NEGRIL, Hanover — With several new projects on stream for the resort town of Negril, Minister of Tourism Edmund Bartlett is calling for a public order reset to rid the area of unlawful practices and to protect the fragile industry.
"It is not right to say that because you are poor you can't be orderly. It is wrong and we must stop that culture. And those people who are encouraging people to operate outside of the law and to [put buildings] on people's property and public spaces, we have passed that stage and we are not going back there. So, I think that we need to send a message to them. We are tired of that, declared Bartlett while addressing a Negril stakeholders meeting at Boardwalk Village in Hanover.
The stakeholders meeting, during which Bartlett announced a number of projects to come on stream, followed a tour of two other tourism projects in Hanover.
According to Bartlett, Prime Minister Andrew Holness has a plan for Negril which coincides with the tourism ministry's destinations analysis and study which was started a few years ago.
Bartlett said the prime minister has taken things "a little further" by tasking critical agencies of the Government to see to the implementation of the vision of re-imaging the town of Negril and making it into a town of excellence.
As reported by the Jamaica Observer last year, part of the vision entails the repositioning of the Norman Manley main road to ensure the availability of more space for development.
In addition, Royal Palms will be developed into an eco-tourism attraction with the development of a new water supply system and the transformation of the Negril Beach Park into a prototype of the Harmony Beach Park in St James. The craft and artisan village in Negril is also slated for development.
Senior adviser and strategist in the Ministry of Tourism, Delano Seiveright, also pointed out that an international airport is also being looked at for Negril, while there is the development for the town centre to be carried out by Factories Corporation of Jamaica, which will involve significant upgrading of the sewage system and the beautification of the resort town.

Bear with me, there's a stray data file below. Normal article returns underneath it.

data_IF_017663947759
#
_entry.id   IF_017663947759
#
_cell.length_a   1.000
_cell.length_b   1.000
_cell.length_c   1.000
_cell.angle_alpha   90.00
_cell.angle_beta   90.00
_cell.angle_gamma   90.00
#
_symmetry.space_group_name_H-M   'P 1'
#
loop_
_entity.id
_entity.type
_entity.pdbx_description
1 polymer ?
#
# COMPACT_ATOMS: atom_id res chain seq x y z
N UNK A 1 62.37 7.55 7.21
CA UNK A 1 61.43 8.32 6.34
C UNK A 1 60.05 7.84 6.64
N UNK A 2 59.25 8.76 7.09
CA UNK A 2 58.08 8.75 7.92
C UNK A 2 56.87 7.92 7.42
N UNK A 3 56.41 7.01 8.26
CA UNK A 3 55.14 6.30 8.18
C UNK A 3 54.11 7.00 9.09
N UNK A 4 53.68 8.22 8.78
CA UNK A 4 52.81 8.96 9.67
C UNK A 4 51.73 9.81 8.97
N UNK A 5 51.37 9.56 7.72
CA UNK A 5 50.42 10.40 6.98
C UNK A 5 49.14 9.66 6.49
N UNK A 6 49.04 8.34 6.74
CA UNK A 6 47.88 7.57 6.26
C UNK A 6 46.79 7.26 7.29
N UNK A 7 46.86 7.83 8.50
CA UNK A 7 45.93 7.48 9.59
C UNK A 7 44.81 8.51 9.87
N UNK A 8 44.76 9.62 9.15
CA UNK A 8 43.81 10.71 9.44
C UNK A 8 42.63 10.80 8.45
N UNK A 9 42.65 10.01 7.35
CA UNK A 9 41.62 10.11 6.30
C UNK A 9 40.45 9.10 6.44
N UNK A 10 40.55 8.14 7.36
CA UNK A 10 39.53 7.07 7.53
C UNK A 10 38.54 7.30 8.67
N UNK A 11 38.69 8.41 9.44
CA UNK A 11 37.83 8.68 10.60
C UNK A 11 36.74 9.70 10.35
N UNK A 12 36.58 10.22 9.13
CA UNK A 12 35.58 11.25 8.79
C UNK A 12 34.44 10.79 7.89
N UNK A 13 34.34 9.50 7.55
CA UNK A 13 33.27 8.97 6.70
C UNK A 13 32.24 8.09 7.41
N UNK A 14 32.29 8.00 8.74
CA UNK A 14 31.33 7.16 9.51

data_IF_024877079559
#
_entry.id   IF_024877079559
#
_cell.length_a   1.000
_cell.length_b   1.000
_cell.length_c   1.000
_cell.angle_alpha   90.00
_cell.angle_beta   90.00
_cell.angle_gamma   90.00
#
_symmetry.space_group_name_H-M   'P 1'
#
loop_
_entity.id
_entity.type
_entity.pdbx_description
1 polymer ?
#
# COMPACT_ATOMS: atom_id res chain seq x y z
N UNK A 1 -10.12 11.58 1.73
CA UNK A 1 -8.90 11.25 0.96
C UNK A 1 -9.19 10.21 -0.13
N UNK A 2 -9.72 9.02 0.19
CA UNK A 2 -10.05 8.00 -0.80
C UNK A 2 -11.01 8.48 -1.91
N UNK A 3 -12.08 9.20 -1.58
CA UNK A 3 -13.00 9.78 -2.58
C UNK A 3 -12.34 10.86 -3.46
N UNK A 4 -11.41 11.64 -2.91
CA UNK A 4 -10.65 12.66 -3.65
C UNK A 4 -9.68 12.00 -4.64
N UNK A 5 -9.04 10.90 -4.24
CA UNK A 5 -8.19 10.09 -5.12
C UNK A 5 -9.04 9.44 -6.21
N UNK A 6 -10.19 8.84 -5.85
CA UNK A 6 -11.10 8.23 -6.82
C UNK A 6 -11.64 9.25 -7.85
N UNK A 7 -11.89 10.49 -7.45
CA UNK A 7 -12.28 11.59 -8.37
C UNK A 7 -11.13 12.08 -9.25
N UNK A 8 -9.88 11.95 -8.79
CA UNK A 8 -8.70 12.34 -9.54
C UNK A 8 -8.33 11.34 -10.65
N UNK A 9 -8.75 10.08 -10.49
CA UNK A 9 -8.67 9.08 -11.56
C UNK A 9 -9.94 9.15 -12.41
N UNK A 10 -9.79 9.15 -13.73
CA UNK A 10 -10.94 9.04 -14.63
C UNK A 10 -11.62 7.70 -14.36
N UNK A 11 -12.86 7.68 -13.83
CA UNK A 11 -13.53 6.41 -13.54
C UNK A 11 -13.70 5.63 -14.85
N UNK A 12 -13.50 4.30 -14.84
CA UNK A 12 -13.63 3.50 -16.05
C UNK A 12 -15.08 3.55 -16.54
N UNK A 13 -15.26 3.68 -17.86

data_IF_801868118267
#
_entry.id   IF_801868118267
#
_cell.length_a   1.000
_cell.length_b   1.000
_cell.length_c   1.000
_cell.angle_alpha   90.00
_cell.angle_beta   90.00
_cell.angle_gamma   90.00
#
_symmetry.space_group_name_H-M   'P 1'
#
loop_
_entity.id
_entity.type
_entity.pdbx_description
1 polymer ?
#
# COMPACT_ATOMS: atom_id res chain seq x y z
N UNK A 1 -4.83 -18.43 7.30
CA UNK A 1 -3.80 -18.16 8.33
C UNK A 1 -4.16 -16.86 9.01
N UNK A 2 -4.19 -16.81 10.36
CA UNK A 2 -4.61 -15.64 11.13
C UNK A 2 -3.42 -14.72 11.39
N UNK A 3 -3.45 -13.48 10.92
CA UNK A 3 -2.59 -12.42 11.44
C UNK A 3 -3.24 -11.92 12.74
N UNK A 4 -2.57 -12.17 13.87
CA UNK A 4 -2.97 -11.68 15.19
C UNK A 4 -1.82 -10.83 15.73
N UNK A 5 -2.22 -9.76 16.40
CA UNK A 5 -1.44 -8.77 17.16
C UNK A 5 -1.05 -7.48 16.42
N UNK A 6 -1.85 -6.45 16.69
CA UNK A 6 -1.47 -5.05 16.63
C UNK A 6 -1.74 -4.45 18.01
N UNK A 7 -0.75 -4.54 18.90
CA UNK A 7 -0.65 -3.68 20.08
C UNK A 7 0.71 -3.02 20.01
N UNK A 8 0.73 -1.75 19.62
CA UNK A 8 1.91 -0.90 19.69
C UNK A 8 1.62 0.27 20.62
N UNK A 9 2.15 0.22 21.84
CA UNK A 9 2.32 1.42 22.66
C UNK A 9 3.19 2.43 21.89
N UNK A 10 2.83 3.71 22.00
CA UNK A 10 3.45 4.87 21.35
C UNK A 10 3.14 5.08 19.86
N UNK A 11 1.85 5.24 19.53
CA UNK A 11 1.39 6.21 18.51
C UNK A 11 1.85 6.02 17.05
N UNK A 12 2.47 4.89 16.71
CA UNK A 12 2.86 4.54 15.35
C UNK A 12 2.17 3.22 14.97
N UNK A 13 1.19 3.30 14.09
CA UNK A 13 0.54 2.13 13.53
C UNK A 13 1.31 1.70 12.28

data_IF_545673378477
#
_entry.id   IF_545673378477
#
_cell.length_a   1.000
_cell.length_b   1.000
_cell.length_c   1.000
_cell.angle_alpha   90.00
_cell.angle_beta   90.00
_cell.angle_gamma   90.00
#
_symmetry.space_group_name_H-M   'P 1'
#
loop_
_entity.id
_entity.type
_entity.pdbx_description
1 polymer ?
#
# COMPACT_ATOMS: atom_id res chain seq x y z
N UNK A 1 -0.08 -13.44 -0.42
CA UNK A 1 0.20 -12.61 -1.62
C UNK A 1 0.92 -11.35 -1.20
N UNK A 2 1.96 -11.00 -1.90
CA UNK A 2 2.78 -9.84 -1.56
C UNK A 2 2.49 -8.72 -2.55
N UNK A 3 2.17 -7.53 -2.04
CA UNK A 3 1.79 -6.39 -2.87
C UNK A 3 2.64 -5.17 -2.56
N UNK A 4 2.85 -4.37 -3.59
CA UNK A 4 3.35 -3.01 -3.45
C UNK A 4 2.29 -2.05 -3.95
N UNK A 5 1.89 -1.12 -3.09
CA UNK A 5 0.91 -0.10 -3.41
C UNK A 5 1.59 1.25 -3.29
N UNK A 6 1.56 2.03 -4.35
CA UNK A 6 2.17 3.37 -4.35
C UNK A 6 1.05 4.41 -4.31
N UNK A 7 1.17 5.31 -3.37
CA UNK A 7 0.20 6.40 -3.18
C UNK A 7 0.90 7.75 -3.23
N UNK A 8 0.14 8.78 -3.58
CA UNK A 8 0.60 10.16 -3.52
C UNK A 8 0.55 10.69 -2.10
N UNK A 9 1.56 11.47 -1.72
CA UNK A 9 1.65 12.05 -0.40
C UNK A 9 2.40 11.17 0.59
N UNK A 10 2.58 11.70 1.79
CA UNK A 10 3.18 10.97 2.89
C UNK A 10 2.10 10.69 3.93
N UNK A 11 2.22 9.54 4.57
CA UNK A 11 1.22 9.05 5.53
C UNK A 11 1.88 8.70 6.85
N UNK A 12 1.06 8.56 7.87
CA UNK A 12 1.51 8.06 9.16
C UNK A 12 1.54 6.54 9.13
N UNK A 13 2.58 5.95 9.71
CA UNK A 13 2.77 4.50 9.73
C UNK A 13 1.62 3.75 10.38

"So, what you are seeing is a huge development strategy being put in by Prime Minister Holness for tourism and to ensure that Negril, in three to five years, is a completely different place that is very well organised and structured," Seiveright told the Observer.
In the meantime, Bartlett told stakeholders that there are planned developments to touch the communities of Little Bay, Salmon Point, Orange, Retirement and Brighton, all in Westmoreland.
"A brand new corridor will be developed for different modalities which will focus on the different passion points of our visitors, recognising that people come [to Jamaica] for many things — health and wellness, gastronomy and entertainment in all of its forms," stated Bartlett, who pointed out that the plan for an entertainment zone in Negril is well advanced.
- We welcome reader comments on the top stories of the day. Some comments may be republished on the website or in the newspaper; email addresses will not be published.
- Please understand that comments are moderated and it is not always possible to publish all that have been submitted. We will, however, try to publish comments that are representative of all received.
- We ask that comments are civil and free of libellous or hateful material. Also please stick to the topic under discussion.
- Please do not write in block capitals since this makes your comment hard to read.
- Please don't use the comments to advertise. However, our advertising department can be more than accommodating if emailed: email@example.com.
- If readers wish to report offensive comments, suggest a correction or share a story then please email: firstname.lastname@example.org.